New Study Puts Number on the Deadliness of Window Blinds

Could smart home technology be part of the solution? 

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The world is a dangerous place, and a new study from the Center for Injury Research and Policy at the Nationwide Children’s Hospital reveals another hazard: window blinds.

The study, published Sunday in the journal Pediatrics, found that, from 1990 through 2015, a total of 17,000 children younger than six were treated in hospital emergency rooms for window blind-related injuries. That’s an average of two children per day.

The most dangerous part of the blinds were their cords. While most injuries were not serious, during the twenty-five year period of the study, one child per month died from the injuries, with children between the ages of 1 and 4 particularly vulnerable. At that age, they were both more mobile and curious about their surroundings, without an accompanying awareness of risk.

Dr. Gary Smith, the senior author of this study and director of the Center for Injury Research and Policy, has strong words on the findings: “It is unacceptable that children are still dying from window blind cord strangulation.”

“We have known about this problem since the 1940s. The risk reduction approaches offered by the current voluntary safety standards are not enough. It is time to eliminate the hazard. Safe, affordable cordless blinds and shades are widely available. A mandatory federal safety standard should be adopted prohibiting the sale of products with accessible cords.”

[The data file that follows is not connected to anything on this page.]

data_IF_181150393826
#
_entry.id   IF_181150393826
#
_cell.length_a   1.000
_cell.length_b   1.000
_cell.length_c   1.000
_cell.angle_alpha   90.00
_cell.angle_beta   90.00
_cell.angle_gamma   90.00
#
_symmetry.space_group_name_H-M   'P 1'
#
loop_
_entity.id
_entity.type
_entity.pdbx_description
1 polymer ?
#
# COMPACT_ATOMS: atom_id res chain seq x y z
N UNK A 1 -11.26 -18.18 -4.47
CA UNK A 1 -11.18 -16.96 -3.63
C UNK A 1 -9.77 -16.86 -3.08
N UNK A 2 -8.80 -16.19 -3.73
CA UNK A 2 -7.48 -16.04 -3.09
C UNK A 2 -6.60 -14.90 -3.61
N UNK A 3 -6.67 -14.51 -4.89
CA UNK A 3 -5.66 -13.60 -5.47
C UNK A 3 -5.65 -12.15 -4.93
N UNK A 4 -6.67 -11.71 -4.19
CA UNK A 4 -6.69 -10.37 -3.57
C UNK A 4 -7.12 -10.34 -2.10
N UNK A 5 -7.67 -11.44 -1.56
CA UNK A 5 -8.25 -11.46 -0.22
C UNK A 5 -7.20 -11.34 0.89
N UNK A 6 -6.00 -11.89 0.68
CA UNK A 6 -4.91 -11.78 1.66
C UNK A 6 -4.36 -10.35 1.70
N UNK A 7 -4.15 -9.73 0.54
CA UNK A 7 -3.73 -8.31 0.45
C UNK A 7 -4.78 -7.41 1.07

Cordless window blinds would solve these problems, the study notes. Low-tech cordless blinds that you can simply pull up and down into position have been available for years.

But, additionally, there are a number of smart window blinds on the market. These wireless, (usually) motorized window shades, like Lutron’s Serena Shades, Pelly Insynctive, and Somfy’s MyLink, and some of them link to smart home systems like Apple HomeKit, Lowe’s Iris, and Nest. Of course, you could also build your own, as Inverse has previously covered.

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Controlled by a remote control or sometimes an app, they can be raised or lowered individually or as a group at set times and conditions, like sunrise or sunset. They can do a lot more than just keep a toddler safe.

Smart window blinds are still only a small portion of the smart home market, however, because of their high costs, in terms of both money and time. (A smart LED light might cost about $20 and take minimal time to install, while a smart window blind could run several hundred dollars, to start, and be hard to DIY.)

In the meantime, the study suggests several steps that parents can take, including replacing the blinds that have cords, retrofitting existing blinds, moving furniture away from windows, and paying attention to all rooms in the house as well as spaces outside of the home where the children also spend time.

Sci-fi smart homes are pretty mind-blowing, but reality is starting to catch up.

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